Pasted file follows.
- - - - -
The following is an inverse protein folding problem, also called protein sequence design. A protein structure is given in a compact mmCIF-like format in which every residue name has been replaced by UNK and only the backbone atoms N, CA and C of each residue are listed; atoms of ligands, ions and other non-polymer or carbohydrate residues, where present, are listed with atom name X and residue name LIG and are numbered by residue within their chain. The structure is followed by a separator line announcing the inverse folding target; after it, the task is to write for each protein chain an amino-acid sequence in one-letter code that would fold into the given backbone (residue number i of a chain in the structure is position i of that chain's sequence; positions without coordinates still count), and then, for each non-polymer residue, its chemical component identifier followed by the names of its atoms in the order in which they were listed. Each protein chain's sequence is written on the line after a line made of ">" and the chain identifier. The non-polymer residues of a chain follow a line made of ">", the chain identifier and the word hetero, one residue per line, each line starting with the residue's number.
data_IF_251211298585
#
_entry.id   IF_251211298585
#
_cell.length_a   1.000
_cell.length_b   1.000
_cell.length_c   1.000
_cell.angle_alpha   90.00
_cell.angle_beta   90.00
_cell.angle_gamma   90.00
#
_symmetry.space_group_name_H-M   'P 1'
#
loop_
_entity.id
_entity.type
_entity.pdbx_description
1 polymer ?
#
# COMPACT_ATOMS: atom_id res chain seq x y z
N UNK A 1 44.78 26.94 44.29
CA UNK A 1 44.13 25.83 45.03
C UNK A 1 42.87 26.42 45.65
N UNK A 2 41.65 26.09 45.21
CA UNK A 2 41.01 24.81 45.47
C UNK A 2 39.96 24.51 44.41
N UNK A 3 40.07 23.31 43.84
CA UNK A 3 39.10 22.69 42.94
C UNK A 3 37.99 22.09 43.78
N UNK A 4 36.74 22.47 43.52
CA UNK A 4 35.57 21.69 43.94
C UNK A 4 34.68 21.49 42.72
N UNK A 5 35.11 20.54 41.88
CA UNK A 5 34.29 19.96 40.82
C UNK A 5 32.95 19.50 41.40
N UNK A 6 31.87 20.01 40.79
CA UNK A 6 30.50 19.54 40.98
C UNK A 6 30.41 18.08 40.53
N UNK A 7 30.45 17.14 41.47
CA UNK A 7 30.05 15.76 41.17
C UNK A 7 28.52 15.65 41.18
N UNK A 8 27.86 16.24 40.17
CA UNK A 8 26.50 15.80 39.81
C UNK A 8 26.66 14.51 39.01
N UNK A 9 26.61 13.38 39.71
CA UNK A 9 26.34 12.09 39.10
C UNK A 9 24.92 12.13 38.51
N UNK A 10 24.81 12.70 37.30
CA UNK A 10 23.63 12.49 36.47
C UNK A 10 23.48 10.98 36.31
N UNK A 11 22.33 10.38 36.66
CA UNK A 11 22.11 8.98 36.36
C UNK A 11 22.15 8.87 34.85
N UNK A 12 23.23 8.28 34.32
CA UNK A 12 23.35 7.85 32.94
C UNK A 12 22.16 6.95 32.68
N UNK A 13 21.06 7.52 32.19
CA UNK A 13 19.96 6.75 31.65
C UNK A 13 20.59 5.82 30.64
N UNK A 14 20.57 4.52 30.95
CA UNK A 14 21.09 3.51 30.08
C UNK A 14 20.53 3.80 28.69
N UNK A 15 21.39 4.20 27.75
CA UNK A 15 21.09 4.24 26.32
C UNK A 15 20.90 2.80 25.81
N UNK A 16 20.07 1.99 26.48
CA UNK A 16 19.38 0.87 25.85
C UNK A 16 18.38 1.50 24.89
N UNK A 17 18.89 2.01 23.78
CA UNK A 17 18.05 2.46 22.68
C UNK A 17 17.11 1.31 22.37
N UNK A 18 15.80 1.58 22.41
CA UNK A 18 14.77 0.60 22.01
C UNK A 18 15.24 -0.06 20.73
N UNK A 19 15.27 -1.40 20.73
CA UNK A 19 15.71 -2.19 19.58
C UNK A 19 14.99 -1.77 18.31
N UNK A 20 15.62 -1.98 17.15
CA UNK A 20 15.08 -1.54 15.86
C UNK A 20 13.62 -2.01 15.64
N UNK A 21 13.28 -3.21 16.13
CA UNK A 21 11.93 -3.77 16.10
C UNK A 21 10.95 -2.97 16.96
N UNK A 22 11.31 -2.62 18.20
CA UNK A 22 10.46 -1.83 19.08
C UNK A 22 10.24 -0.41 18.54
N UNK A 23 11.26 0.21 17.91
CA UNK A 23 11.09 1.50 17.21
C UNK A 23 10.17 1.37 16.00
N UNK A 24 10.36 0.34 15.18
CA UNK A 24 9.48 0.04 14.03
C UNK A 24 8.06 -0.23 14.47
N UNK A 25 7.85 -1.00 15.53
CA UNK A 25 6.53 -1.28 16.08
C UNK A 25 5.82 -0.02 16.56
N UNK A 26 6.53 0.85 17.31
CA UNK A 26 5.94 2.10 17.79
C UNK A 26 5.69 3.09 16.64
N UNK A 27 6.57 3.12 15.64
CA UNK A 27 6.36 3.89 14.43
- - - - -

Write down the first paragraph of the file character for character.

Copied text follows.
The following is an inverse protein folding problem, also called protein sequence design. A protein structure is given in a compact mmCIF-like format in which every residue name has been replaced by UNK and only the backbone atoms N, CA and C of each residue are listed; atoms of ligands, ions and other non-polymer or carbohydrate residues, where present, are listed with atom name X and residue name LIG and are numbered by residue within their chain. The structure is followed by a separator line announcing the inverse folding target; after it, the task is to write for each protein chain an amino-acid sequence in one-letter code that would fold into the given backbone (residue number i of a chain in the structure is position i of that chain's sequence; positions without coordinates still count), and then, for each non-polymer residue, its chemical component identifier followed by the names of its atoms in the order in which they were listed. Each protein chain's sequence is written on the line after a line made of ">" and the chain identifier. The non-polymer residues of a chain follow a line made of ">", the chain identifier and the word hetero, one residue per line, each line starting with the residue's number.